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SLFRF Update: Final Rule Takes Effect April 1

Treasury released the final rule for State and Local Fiscal Recovery Funds (SLFRF) in January, 2022, and as of April 1, 2022, states, local governments, tribes, and NEUs are expected to adhere to the final guidance. As a reminder, both the American Rescue Plan Act (ARPA) text itself and the Treasury guidelines associated with the funds broadly defined eligible spending categories as follows:  

  • Responding to the pandemic (both the health and economic fallout).
  • Providing “premium pay” to workers doing “essential” work during the health crisis.
  • Water, sewer and broadband projects.
  • Backfilling government revenue losses due to Covid-19. 

Some localities have held off on spending funds until the final rule was released while others pressed on with their projects under the interim final rule. If your locality was holding off until now, it may be a good time to get these projects in motion. Included below are some notable changes and expenditures that are now allowed under the final rule as you begin adhering to the guidance in a few weeks.

Revenue Loss 

The SLFRF program is the first fiscal relief program to grant funds directly to tens of thousands of non-entitlement units of local government (NEUs). Treasury’s final rule for these funds which offers much more flexibility for recipients, especially so for small local governments across the U.S. According to the Treasury and OMB: “Most notably for smaller recipients, the final rule has introduced a ‘standard allowance’ for revenue loss, allowing all recipients to spend up to $10 million of their allocation on ‘government services’ in lieu of using the more complex revenue loss formula.”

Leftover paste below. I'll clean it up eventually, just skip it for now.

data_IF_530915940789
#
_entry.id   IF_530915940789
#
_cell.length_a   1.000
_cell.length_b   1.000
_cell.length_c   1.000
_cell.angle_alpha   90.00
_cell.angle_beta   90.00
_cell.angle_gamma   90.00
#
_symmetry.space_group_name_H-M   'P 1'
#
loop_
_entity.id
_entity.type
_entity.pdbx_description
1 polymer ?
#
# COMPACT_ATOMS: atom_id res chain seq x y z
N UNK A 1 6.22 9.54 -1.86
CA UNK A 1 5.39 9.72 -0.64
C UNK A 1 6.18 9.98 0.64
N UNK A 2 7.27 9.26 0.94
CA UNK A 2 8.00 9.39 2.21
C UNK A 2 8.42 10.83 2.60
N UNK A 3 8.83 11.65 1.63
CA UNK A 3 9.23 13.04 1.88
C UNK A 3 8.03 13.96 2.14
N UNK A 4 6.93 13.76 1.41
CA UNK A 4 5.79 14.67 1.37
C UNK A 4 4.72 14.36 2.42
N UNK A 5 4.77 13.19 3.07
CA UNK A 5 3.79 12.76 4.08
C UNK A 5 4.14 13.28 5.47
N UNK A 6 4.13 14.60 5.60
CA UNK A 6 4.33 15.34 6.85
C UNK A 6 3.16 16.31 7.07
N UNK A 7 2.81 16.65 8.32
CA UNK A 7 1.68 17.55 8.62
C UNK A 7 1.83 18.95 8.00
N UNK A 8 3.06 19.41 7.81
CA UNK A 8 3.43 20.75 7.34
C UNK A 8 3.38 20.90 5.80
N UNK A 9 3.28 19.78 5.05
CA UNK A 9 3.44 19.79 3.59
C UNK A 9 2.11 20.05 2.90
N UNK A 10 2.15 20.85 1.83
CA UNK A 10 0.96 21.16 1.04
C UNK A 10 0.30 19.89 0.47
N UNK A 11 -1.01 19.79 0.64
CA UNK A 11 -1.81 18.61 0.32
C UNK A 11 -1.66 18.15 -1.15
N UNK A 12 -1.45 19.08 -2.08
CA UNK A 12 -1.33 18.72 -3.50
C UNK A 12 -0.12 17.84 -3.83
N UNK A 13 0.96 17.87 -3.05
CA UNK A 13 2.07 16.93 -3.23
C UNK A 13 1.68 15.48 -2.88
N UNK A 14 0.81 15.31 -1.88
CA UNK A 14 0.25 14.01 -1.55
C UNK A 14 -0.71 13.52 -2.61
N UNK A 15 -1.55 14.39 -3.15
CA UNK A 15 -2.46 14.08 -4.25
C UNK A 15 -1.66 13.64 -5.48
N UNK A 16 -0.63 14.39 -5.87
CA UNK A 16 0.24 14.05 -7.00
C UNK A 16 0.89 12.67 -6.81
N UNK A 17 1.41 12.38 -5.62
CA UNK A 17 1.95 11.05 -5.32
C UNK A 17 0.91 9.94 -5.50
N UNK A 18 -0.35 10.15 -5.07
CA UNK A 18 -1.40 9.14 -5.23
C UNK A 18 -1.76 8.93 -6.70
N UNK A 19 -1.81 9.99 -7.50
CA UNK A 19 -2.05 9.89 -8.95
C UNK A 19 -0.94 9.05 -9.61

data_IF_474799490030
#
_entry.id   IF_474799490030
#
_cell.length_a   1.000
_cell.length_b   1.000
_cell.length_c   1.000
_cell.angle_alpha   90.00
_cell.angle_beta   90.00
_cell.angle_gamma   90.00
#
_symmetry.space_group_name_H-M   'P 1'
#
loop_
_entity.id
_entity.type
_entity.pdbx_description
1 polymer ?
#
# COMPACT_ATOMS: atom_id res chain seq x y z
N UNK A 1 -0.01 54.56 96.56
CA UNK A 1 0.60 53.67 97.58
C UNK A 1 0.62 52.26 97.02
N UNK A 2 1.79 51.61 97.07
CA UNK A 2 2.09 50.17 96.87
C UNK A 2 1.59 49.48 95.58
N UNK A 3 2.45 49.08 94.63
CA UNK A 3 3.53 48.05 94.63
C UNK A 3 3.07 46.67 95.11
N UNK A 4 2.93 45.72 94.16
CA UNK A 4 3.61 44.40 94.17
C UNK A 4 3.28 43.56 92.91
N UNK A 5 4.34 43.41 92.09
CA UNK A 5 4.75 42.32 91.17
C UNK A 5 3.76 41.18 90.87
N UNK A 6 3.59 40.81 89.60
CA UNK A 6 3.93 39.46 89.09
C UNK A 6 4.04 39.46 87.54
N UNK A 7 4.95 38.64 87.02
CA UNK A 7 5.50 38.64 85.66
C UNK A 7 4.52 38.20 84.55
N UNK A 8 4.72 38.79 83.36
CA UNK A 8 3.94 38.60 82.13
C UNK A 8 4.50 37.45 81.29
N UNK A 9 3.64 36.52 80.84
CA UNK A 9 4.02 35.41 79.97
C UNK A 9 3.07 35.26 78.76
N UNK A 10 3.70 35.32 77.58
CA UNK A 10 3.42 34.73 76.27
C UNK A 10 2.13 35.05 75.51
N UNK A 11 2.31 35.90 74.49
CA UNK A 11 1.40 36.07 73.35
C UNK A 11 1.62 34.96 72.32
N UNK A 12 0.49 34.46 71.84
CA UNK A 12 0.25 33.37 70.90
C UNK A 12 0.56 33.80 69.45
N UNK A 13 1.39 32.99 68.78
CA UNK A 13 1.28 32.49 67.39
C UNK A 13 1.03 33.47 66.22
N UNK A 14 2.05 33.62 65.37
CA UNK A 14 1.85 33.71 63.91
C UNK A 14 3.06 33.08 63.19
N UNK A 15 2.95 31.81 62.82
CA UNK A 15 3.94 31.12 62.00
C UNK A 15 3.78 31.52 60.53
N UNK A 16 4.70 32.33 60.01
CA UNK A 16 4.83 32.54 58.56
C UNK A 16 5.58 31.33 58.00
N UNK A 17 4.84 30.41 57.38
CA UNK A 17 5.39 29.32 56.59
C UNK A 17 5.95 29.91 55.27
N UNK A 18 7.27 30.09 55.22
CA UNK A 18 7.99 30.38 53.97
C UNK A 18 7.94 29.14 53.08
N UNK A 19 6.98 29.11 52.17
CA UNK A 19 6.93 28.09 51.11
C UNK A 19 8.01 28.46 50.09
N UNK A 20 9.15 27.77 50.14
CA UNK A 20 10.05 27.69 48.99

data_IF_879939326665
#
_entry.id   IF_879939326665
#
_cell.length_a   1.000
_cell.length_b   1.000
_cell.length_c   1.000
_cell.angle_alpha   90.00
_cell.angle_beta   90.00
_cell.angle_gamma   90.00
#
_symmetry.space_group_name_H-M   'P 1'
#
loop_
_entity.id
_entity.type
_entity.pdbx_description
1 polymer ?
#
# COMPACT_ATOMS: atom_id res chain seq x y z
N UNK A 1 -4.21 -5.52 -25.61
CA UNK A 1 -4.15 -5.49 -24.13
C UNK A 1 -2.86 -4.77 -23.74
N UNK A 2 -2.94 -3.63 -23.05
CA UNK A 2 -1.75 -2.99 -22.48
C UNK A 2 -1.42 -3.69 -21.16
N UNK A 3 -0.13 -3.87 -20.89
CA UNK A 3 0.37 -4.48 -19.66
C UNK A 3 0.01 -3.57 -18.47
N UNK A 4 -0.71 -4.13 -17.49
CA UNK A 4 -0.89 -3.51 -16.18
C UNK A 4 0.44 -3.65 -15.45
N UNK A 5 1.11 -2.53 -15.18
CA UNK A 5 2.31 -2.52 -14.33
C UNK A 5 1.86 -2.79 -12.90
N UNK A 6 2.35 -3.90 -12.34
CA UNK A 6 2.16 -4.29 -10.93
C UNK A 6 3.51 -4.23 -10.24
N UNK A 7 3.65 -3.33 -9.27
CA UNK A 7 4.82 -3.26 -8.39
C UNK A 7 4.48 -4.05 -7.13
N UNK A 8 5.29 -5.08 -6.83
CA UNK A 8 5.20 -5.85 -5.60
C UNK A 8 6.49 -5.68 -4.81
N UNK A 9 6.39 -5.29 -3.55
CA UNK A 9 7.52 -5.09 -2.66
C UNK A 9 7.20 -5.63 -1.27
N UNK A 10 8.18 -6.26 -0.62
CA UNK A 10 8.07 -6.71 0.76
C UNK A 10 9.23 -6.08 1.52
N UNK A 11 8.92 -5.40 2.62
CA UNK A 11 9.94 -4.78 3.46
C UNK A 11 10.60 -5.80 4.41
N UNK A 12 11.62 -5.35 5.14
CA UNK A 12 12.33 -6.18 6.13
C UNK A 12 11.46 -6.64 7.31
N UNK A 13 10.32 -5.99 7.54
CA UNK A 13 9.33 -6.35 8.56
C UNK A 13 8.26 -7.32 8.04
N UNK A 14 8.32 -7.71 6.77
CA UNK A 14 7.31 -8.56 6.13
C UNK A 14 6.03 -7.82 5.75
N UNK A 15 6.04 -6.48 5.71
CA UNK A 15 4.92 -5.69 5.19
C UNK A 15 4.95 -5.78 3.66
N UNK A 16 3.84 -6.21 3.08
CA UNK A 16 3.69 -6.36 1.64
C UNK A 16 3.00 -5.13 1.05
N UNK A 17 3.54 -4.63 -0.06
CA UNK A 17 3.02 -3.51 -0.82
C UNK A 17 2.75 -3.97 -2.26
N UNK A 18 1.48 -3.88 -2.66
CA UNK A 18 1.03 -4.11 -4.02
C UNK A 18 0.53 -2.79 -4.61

The revenue loss eligible expenditure category gives states, local governments, and tribes a lot of flexibility to use their aid on a variety of general government expenses in an amount equal to revenue losses that they calculate based on a formula included in the guidance. 

If you’re looking for assistance in calculating your revenue loss, the Government Finance Officers Association (GFOA) has created a revenue loss calculator to help your locality determine losses. 


As a reminder, the final rule also expands the pool of eligible workers who can receive premium pay without having to provide an explanation, and is limited to the public sector. The allowable bonus pay is also capped at $13 an hour (a maximum of $25,000 per worker). 

The final rule also allows states, local, and tribal governments to use their aid to restore public sector employment, and importantly, to help retain existing employees by preventing furloughs. The final rule allows expenditures to hire employees for positions that were filled as of Jan. 27, 2020 but vacant or cut as of March 3, 2021. You can also use funding to increase the number of budgeted, full-time employees to 7.5% above their pre-pandemic starting point. 

Other Reminders 

ARPA funds still cannot be applied to rainy day funds, pension funds, pay debt service payments, or directly or indirectly offset reductions in tax revenue resulting from changes in law or policy. It is worth noting that Treasury has been legally challenged at the state level over the prevention of using federal funds to offset tax cuts.   

Current AmpliFund clients can get in touch to find out more about how to automate SLFRF reports  in AmpliFund. To learn more about how a grant management system can help you prepare for the single audit and maintain compliance, schedule a demo today.


Photo by pabradyphoto from Canva

Topics:  SLFRF